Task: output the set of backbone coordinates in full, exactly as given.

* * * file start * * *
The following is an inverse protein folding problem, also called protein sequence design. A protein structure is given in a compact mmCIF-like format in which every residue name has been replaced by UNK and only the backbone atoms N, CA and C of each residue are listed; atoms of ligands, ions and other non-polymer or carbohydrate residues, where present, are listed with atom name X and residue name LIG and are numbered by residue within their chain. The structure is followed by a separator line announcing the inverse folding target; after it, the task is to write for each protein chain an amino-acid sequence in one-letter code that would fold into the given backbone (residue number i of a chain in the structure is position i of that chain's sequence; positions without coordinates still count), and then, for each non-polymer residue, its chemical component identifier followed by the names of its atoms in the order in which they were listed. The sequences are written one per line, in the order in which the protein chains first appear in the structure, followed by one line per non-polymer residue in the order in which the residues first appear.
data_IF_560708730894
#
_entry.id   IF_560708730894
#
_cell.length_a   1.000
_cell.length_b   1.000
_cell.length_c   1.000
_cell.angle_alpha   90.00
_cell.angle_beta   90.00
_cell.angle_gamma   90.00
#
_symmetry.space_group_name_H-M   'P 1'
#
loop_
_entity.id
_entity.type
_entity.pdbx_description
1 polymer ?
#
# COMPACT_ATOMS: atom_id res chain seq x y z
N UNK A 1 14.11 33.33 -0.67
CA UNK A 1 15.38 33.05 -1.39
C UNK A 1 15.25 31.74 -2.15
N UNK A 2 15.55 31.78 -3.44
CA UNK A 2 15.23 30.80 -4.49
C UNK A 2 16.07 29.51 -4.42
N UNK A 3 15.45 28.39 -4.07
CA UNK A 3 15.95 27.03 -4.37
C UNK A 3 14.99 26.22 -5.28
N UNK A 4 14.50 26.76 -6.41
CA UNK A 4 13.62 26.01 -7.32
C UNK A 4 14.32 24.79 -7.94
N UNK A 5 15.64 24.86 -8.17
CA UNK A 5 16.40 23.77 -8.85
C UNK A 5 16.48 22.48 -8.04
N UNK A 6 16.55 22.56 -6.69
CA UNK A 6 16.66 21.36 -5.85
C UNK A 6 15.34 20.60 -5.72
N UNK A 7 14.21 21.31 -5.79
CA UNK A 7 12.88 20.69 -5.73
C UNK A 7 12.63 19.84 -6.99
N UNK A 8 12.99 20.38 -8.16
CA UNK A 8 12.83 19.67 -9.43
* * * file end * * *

The following is an inverse protein folding problem, also called protein sequence design. A protein structure is given in a compact mmCIF-like format in which every residue name has been replaced by UNK and only the backbone atoms N, CA and C of each residue are listed; atoms of ligands, ions and other non-polymer or carbohydrate residues, where present, are listed with atom name X and residue name LIG and are numbered by residue within their chain. The structure is followed by a separator line announcing the inverse folding target; after it, the task is to write for each protein chain an amino-acid sequence in one-letter code that would fold into the given backbone (residue number i of a chain in the structure is position i of that chain's sequence; positions without coordinates still count), and then, for each non-polymer residue, its chemical component identifier followed by the names of its atoms in the order in which they were listed. The sequences are written one per line, in the order in which the protein chains first appear in the structure, followed by one line per non-polymer residue in the order in which the residues first appear.
data_IF_560708730894
#
_entry.id   IF_560708730894
#
_cell.length_a   1.000
_cell.length_b   1.000
_cell.length_c   1.000
_cell.angle_alpha   90.00
_cell.angle_beta   90.00
_cell.angle_gamma   90.00
#
_symmetry.space_group_name_H-M   'P 1'
#
loop_
_entity.id
_entity.type
_entity.pdbx_description
1 polymer ?
#
# COMPACT_ATOMS: atom_id res chain seq x y z
N UNK A 1 14.11 33.33 -0.67
CA UNK A 1 15.38 33.05 -1.39
C UNK A 1 15.25 31.74 -2.15
N UNK A 2 15.55 31.78 -3.44
CA UNK A 2 15.23 30.80 -4.49
C UNK A 2 16.07 29.51 -4.42
N UNK A 3 15.45 28.39 -4.07
CA UNK A 3 15.95 27.03 -4.37
C UNK A 3 14.99 26.22 -5.28
N UNK A 4 14.50 26.76 -6.41
CA UNK A 4 13.62 26.01 -7.32
C UNK A 4 14.32 24.79 -7.94
N UNK A 5 15.64 24.86 -8.17
CA UNK A 5 16.40 23.77 -8.85
C UNK A 5 16.48 22.48 -8.04
N UNK A 6 16.55 22.56 -6.69
CA UNK A 6 16.66 21.36 -5.85
C UNK A 6 15.34 20.60 -5.72
N UNK A 7 14.21 21.31 -5.79
CA UNK A 7 12.88 20.69 -5.73
C UNK A 7 12.63 19.84 -6.99
N UNK A 8 12.99 20.38 -8.16
CA UNK A 8 12.83 19.67 -9.43